Later in the series, Katniss, now called the Mockingjay, becomes the figurehead of the rebels. The choice of the mockingjay bird as symbol for the revolution adds to the idea of agentic creativity in nature. Nature overcame the Capitol-engineered, genetically altered jabberjays by creating a new species – the all male jabberjays mating with female mockingbirds to produce the aurally creative mockingjays. ‘They’re funny birds and something of a slap in the face to the Capitol. During the rebellion, the Capitol bred a series of genetically altered [End of Page 33] animals as weapons. The common term for them was muttations, or sometimes mutts for short’ (Collins, 2008, p. 51-52). The voice of the mockingjay is heard at pivotal moments throughout the series: ‘These hybrid birds, able to mimic a range of human vocal sounds, are themselves symbols of counter-hegemonic resistance, joining human and nonhuman voices together in a demonstration of mutual agency’ (Curry 2013: 174). Thus it can be said that the agency of nature is central to the series, for the mockingjays represent a ‘form of agency or creativity, the work of the earth, of the natural world, of nature, in forming the land, also the agency of the earth itself, the biosphere, the other species present in and formative of the land’ (Plumwood, 2006, p. 125). The final book is named Mockingjay, and the series ends with a core of hope emerging from despair. Students could research different wildlife management projects and promising large-scale rewilding projects, presenting a report to the class. Students might research symbols of hope in different cultures using Google Images, considering why certain symbols, such as birds, are popular; alternatively they could design their own symbol of hope and present and explain it to the class.
The corrupt Capitol tries to manipulate humans as well as the nonhuman world to lose agency. They frighten the district citizens away from interacting with the wilderness. Unable to resist, most remain with broken spirits inside the fence:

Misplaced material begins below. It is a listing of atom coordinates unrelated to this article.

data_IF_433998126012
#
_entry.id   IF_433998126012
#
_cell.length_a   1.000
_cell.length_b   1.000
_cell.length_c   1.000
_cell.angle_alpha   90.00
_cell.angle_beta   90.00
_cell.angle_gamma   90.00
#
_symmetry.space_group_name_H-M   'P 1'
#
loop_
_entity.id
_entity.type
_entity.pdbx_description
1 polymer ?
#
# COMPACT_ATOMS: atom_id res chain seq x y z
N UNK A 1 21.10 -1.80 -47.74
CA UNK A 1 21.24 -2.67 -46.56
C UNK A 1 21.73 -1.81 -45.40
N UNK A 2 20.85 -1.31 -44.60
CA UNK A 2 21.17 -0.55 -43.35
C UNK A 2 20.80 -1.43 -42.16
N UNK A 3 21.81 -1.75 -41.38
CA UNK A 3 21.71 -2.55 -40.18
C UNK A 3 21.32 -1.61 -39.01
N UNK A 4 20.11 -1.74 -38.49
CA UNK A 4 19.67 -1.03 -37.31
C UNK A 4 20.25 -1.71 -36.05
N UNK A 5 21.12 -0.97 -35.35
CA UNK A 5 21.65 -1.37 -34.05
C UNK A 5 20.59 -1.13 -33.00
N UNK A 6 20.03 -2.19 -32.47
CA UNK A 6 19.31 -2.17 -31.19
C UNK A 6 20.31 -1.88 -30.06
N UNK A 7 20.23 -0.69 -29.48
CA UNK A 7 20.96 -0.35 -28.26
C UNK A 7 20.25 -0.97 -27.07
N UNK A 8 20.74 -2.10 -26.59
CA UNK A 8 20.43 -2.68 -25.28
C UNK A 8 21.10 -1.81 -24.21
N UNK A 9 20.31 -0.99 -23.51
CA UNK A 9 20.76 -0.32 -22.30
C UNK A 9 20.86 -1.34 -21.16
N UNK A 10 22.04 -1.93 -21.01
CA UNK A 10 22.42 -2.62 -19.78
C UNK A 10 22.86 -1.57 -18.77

In the autumn, a few brave souls sneak into the woods to harvest apples. But always in sight of the Meadow. Always close to run back to the safety of District 12 if trouble arises. ‘District Twelve. Where you can starve to death in safety’. (Collins, 2008, p. 6-7)
This is in contrast to Gale and Katniss’ successful animal-like behaviour in the wilderness: ‘Silent, needing no words to communicate, because here in the woods we move as two parts of one being’ (Collins, 2010, p. 63). They are constantly attentive to nature: [End of Page 34]
(…) I noticed the plants growing around me. Tall with leaves like arrowheads. Blossoms with three white petals. I knelt down in the water, my fingers digging into the soft mud, and I pulled up handfuls of the roots. Small, bluish tubers that don’t look like much but boiled or baked are as good as any potato. ‘Katniss,’ I said aloud. It’s the plant I was named for. (Collins, 2008, p. 63)
The empathetic characters Rue and Prim are also named after plants. When Katniss meets the tragic, bird-like Rue and hears her name for the first time: ‘I bite my lip. Rue is a small yellow flower that grows in the Meadow. Rue. Primrose’ (Collins, 2008, p. 121). The affective bond between the natural setting and the empathetic characters forms a strong counterpart to the corruption, cruelty and perverted nature of the Capitol. Katniss remarks: ‘Gale says I never smile except in the woods’ (Collins, 2008, p. 7), ‘I think of Gale who is only really alive in the woods, with its fresh air and sunlight and clean, flowing water’ (Collins, 2009, p. 5) and ‘An immersion into greenery and sunlight will surely help me to sort out my thoughts’ (Collins, 2010, p. 62).